In a long-term follow-up of the Swedish Breast Cancer Group 91 Radiotherapy trial reported in the Journal of Clinical Oncology, Kovács et al found that higher levels of stromal tumor–infiltrating lymphocytes (TILs) and receipt of radiotherapy were independently associated with reduced risk of ipsilateral breast tumor recurrence, with radiotherapy appearing to be of benefit in patients with low TIL levels.
In the trial, 1,178 patients with stage I or II disease were randomly assigned to breast-conserving surgery plus postoperative radiotherapy or breast-conserving surgery alone. Patients were followed for a median of 15.2 years. Tumor blocks were available from 1,003 patients, and 936 patients were considered evaluable. The effect of stromal TILs was assessed using a cutoff of ≥ 10% for high levels.
Risk of Ipsilateral Recurrence
Overall, 670 patients (71%) had TILs < 10%. In a multivariate regression analysis with ipsilateral breast tumor recurrence as a dependent variable and radiotherapy, TILs, subtype, age, and grade as independent variables, radiotherapy (hazard ratio [HR] = 0.42, P < .001), high TILs (HR = 0.61, P = .033), disease grade (for 3 vs 1; HR = 2.17, P = .029), and age (≤ 50 vs > 50 years; HR = 0.55, P = .002) were significantly predictive of ipsilateral breast tumor recurrence. Radiotherapy was significantly associated with reduced risk of ipsilateral breast tumor recurrence in the low TILs group (HR = 0.37, P <.001) but not in the high TILs group (HR = 0.58, P = .138; P = .317 for test for interaction between radiotherapy and TILs).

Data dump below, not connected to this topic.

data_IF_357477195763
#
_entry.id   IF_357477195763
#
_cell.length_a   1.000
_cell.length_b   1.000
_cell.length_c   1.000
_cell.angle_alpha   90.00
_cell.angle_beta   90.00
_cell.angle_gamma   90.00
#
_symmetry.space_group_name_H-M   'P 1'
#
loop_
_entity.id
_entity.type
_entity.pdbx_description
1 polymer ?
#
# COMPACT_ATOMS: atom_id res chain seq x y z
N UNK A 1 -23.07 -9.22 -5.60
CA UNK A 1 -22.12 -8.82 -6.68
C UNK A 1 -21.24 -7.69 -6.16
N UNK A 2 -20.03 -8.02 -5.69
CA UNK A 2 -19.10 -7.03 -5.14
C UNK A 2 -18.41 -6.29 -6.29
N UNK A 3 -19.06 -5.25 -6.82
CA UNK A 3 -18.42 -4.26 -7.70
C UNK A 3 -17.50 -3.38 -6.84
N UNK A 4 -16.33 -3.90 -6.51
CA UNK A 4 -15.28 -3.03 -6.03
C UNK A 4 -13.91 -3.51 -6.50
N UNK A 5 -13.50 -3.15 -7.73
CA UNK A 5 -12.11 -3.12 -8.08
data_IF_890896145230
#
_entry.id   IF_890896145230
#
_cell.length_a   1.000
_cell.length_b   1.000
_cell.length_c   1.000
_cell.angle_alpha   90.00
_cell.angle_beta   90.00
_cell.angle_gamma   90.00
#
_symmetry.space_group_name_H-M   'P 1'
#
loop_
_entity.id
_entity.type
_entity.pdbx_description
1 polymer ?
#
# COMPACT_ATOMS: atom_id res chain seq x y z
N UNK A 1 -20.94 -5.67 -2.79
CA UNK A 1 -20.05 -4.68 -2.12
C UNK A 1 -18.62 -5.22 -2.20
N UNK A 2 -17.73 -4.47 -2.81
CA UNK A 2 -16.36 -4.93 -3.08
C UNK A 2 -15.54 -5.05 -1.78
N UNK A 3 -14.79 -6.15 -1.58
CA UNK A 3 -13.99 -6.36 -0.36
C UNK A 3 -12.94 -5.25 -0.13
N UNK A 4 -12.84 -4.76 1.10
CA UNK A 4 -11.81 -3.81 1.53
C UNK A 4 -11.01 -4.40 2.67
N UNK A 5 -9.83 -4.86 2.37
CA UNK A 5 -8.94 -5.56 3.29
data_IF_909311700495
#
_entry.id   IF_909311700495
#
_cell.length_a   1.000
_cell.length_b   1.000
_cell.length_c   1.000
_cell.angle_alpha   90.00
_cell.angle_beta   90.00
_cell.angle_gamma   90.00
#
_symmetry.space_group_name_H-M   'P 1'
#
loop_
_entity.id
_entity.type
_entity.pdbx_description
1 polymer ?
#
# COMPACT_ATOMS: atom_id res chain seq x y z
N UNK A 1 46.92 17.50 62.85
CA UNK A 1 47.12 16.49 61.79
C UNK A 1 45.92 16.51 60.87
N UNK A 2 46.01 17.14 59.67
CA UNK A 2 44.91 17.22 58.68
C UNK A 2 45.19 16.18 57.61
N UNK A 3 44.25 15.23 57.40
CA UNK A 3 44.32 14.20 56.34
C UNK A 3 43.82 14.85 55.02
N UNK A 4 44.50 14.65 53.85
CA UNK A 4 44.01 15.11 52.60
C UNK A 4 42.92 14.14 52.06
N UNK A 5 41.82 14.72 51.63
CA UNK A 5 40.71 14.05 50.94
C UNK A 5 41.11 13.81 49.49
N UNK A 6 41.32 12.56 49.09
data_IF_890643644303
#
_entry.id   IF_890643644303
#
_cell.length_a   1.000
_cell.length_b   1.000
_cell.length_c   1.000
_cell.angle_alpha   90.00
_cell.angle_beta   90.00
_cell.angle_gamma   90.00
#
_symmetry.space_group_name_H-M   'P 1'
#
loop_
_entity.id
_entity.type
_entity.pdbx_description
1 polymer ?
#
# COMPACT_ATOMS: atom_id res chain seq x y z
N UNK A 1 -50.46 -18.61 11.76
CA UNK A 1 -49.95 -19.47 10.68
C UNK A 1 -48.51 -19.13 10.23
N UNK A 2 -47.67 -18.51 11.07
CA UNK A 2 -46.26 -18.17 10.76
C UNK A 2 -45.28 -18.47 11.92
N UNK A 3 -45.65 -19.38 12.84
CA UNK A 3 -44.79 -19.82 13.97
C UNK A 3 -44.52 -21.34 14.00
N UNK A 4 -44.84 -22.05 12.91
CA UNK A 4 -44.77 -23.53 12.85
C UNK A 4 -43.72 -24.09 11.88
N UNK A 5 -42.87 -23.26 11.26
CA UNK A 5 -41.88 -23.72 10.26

The investigators concluded, “This study shows that high values of TILs in the primary tumor independently seem to reduce the risk for an ipsilateral breast tumor recurrence. Our findings further suggest that patients with breast cancer with low TILs may derive a larger benefit from radiotherapy regarding the risk of ipsilateral breast tumor recurrence.”
Per Karlsson, MD, of Sahlgrenska Academy, University of Gothenburg, Sahlgrenska University Hospital, is the corresponding author of the Journal of Clinical Oncology article.
Disclosure: The study was supported by the Swedish state under the agreement between the Swedish government and the county councils, Swedish Cancer Society, King Gustav V Jubilee Clinic Foundation, and others. The study authors’ full disclosures can be found at jco.ascopubs.org.
The content in this post has not been reviewed by the American Society of Clinical Oncology, Inc. (ASCO®) and does not necessarily reflect the ideas and opinions of ASCO®.